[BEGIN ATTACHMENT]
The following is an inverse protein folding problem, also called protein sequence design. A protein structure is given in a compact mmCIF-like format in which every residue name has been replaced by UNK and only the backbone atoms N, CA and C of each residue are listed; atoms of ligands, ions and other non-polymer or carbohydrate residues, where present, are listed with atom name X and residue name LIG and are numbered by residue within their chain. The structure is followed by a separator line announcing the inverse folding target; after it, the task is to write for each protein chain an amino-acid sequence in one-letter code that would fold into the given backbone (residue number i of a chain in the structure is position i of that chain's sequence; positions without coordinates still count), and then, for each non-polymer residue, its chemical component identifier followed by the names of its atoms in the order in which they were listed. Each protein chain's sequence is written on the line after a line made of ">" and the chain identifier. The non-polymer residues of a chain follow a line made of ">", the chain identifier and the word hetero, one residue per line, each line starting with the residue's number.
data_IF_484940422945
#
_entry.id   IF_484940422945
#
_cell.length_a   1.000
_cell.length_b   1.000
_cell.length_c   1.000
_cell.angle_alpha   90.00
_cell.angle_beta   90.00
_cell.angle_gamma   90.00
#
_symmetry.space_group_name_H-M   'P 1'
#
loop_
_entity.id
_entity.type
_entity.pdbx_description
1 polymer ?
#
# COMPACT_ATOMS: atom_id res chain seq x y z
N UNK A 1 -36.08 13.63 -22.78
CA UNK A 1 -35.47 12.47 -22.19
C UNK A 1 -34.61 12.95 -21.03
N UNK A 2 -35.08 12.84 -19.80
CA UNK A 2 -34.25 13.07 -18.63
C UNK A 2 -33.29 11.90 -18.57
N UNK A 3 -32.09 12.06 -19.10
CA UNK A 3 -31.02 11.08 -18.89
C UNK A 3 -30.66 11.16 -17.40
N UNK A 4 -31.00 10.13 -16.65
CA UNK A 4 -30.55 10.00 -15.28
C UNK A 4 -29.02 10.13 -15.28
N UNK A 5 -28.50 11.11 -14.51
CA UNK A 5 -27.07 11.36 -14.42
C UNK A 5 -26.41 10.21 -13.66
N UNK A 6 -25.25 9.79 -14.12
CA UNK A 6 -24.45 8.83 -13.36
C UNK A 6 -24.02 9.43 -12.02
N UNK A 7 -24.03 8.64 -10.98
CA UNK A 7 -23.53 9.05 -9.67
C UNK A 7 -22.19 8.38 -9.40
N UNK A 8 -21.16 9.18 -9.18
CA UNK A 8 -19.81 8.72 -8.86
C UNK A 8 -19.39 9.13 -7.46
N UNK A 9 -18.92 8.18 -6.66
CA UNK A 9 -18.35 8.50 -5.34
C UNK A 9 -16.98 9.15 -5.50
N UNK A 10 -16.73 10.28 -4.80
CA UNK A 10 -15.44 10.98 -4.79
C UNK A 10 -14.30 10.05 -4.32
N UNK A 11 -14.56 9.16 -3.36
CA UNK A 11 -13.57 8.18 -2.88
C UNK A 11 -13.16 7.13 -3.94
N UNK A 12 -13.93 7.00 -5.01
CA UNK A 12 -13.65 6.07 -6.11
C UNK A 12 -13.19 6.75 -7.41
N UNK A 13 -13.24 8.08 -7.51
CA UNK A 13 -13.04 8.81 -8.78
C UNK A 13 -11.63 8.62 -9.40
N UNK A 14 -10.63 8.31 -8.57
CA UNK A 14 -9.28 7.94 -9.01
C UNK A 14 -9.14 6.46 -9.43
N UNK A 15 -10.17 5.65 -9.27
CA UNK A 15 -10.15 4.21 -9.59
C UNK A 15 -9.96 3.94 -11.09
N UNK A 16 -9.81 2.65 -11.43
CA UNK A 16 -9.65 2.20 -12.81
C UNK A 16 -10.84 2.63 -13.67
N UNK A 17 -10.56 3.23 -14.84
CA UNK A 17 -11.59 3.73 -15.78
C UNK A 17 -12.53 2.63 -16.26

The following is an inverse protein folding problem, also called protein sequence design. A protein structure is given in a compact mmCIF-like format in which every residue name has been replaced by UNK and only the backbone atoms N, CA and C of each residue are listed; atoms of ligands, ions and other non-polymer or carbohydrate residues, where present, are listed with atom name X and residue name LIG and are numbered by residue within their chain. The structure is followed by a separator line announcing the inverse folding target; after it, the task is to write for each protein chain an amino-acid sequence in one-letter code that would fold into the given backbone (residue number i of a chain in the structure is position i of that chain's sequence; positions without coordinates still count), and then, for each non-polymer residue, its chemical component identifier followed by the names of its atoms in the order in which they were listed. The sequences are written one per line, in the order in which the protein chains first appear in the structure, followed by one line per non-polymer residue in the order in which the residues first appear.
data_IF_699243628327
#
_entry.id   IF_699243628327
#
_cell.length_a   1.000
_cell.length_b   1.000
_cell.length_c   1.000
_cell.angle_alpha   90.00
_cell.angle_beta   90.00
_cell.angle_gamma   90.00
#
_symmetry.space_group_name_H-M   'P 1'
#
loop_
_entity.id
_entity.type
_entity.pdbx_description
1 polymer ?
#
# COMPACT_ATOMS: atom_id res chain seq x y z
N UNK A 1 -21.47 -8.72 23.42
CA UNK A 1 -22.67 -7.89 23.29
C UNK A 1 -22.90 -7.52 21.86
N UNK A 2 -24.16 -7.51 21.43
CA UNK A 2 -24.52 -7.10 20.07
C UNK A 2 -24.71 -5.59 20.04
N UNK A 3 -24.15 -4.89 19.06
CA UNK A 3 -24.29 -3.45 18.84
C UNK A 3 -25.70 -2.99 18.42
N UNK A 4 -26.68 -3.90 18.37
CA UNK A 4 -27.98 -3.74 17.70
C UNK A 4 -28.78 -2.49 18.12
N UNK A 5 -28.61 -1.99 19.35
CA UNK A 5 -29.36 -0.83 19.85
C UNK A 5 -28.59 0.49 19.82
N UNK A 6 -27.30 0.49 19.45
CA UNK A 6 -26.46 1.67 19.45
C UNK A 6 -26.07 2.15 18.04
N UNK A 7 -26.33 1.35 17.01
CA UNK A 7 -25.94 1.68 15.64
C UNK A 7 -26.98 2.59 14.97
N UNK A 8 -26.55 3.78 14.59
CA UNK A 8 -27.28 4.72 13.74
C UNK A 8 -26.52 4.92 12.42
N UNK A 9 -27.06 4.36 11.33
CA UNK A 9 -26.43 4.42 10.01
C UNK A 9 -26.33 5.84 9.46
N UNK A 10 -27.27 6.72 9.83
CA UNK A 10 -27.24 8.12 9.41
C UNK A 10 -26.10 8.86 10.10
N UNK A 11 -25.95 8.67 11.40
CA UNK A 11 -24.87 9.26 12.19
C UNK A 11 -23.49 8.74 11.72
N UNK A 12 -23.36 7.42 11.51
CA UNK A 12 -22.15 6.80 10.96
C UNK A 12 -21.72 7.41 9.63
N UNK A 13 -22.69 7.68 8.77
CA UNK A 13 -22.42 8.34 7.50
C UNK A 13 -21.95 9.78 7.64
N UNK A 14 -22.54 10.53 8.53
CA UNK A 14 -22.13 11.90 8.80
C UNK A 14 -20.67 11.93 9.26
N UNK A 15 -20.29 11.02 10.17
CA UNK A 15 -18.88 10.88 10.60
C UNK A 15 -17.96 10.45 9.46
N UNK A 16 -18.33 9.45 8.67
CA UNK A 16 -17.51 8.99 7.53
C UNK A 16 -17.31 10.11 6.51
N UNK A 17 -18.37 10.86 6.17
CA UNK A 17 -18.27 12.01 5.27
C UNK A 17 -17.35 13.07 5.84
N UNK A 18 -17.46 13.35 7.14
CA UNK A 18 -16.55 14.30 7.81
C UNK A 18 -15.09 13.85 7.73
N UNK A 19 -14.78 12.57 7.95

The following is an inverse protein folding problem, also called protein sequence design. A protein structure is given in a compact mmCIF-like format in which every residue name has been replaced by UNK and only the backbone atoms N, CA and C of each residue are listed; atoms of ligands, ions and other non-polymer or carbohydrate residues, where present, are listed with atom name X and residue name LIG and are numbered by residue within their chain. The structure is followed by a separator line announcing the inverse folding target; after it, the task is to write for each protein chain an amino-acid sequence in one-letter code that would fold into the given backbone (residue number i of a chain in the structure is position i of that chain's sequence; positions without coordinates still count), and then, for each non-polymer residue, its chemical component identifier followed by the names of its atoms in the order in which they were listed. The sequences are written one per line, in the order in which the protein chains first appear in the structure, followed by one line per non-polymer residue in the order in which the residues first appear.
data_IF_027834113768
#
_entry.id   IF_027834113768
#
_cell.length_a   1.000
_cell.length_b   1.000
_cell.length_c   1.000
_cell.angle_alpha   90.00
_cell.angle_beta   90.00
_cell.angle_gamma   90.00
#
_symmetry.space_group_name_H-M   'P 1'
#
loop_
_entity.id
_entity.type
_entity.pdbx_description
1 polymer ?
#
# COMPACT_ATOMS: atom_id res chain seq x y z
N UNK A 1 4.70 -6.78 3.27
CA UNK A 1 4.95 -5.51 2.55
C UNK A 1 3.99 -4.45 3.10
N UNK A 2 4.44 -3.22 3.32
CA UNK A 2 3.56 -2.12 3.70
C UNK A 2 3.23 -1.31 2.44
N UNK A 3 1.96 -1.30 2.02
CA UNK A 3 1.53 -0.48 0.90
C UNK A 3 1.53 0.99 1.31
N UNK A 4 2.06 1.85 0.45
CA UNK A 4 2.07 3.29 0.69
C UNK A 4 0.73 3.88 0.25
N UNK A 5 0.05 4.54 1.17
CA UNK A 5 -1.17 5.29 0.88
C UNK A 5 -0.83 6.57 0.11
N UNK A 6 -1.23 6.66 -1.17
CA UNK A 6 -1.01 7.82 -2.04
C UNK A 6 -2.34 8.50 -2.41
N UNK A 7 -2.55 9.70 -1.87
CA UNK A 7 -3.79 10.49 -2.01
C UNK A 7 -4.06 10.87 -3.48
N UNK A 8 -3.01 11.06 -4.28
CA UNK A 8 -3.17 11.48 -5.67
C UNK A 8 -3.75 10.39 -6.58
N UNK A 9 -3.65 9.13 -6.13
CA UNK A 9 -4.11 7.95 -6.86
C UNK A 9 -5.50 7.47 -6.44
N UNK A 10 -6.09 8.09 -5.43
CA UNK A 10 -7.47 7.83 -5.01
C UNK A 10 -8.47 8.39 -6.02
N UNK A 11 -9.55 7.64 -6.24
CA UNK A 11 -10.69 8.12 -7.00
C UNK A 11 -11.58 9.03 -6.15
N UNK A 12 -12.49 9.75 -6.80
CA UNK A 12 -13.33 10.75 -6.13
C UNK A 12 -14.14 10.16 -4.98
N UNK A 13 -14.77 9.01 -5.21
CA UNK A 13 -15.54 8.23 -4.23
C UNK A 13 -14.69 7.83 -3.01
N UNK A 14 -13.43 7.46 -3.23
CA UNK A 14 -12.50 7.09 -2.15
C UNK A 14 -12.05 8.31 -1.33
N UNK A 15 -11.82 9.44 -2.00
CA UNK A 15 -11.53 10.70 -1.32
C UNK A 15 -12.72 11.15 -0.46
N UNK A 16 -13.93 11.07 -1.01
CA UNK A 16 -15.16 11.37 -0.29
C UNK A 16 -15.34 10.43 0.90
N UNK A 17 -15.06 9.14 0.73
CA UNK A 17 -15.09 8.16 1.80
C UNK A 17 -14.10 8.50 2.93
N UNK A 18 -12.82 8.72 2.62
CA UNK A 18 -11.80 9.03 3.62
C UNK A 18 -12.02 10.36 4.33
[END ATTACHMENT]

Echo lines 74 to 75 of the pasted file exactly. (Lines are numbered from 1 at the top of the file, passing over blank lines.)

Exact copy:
data_IF_699243628327
#